Now US politics settles into a 2.5 oparty system. The Republicans are now mostly a regional party of New England with strong local support in Ohio, Indiana, Utah, and Wyoming. Dedicated to free-trade, balanced budgets, and isolationism, the Republican party could be placed on the "right," but the coalition is still fairly broad if not nearly as broad as it was pre-1912. The Democratic Party is primarily the party of the South, with support from Urban Machines (mostly Catholic) and some western farmers, and they compete for union votes with the Progressives. Democrats are usually in the "center," but again, broad. The Progressives are a diverse coalition of labor, farmers, the bourgeois, clerical workers, radical liberals, socialists willing to compromise, blacks, whites, urbanites and many others. Generally the Progressives are on the left, and push for government economic intervention, personal liberties (they are the only party that is explicitly opposed to lynchings, although this tends to get muddled depending on where the Progressive is from). Progressives get strong support in the West, the old Northwest, and some parts of the East Coast (Governor for life Gifford Pinchot of Pennsylvania is the last big man of the Progressive Party truly connected to Roosevelt) and often acts the second party of the South (see North Alabama, and note that had it not been Gerrymandered, they would have picked up two seats in western North Carolina).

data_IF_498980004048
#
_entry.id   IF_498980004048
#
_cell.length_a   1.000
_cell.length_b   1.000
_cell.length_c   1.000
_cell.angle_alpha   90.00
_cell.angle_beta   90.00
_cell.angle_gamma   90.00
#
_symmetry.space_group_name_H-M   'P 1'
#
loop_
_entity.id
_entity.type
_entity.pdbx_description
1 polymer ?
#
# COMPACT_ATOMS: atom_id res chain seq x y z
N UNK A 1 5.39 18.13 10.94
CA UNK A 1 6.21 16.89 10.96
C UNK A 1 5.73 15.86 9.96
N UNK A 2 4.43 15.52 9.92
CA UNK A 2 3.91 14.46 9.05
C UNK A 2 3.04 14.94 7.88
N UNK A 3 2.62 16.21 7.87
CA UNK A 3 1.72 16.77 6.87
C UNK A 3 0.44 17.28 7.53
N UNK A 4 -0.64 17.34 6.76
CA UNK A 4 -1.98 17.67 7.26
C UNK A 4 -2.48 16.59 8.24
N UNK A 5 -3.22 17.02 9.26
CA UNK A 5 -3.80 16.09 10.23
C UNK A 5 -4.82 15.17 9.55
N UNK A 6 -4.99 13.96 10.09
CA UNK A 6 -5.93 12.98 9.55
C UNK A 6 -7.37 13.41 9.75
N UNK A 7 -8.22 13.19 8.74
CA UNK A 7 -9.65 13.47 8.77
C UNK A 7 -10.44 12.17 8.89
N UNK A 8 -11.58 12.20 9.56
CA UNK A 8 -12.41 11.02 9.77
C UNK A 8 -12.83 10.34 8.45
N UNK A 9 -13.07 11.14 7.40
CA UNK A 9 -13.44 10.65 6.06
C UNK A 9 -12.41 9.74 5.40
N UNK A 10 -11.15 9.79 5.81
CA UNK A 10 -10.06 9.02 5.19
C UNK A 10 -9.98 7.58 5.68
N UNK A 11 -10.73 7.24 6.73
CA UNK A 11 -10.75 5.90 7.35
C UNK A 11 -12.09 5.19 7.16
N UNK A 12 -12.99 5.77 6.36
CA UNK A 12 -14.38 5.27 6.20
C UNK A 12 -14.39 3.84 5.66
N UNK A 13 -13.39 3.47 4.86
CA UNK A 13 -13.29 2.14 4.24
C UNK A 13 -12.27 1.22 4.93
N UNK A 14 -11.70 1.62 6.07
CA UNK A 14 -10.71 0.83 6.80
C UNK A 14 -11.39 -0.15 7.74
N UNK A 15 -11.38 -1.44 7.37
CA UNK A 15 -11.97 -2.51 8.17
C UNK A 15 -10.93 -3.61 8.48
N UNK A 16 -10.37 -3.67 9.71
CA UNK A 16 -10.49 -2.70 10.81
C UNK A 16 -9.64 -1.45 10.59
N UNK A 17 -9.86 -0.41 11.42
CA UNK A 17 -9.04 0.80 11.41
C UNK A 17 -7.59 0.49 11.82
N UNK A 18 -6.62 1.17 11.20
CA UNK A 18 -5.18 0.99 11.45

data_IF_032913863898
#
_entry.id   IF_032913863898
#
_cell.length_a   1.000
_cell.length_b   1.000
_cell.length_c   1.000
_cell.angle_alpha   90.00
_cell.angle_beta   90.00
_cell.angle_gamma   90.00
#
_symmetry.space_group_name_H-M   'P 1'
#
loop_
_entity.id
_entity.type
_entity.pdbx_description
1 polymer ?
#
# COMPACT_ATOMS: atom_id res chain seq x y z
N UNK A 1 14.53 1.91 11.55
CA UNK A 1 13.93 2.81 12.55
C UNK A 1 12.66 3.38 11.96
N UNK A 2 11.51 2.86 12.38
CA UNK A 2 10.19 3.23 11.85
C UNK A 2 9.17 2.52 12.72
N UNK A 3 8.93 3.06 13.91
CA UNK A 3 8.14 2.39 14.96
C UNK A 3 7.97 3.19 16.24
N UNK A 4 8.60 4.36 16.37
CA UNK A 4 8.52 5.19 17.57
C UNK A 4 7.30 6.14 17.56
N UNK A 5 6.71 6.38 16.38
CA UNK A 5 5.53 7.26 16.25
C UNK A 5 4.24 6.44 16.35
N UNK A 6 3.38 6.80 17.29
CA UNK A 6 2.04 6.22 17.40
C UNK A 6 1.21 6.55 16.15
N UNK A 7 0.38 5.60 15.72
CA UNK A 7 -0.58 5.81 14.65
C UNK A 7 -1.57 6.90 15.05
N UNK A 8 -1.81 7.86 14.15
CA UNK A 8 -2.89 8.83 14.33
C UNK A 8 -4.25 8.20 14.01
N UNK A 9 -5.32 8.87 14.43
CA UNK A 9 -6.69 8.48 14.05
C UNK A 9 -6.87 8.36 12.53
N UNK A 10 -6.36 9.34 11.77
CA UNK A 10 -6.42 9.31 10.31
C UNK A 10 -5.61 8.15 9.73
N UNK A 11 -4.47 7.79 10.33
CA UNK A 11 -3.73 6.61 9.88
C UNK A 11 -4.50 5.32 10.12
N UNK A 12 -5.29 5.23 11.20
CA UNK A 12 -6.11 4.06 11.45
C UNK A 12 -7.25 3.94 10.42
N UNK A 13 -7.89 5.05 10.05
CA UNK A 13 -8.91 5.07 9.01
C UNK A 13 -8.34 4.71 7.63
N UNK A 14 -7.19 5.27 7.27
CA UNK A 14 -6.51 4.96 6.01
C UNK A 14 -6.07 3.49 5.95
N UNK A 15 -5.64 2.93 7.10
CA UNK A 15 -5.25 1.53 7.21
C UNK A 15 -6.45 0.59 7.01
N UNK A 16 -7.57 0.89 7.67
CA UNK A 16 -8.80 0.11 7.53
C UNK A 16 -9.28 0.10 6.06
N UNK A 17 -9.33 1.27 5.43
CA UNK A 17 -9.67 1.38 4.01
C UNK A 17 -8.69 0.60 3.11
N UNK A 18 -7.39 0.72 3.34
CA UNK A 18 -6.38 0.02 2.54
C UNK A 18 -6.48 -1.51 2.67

With an economic slump in 1932, the Progressives pick up the Presidency in '34 under Burton K. Wheeler of Montana, and regain a solid lead in the House and Senate. In '34 the gains in the Congress are much more dramatic (the map would be mostly Green from Washington east to Maine, and from Wisconsin to Louisiana), so I didn't show it. '32 is a pretty solid year to show the 1930-1970 consensus of American politics, with Progressives working with Democrats and Republicans for different things. It gets complicated, I assure you.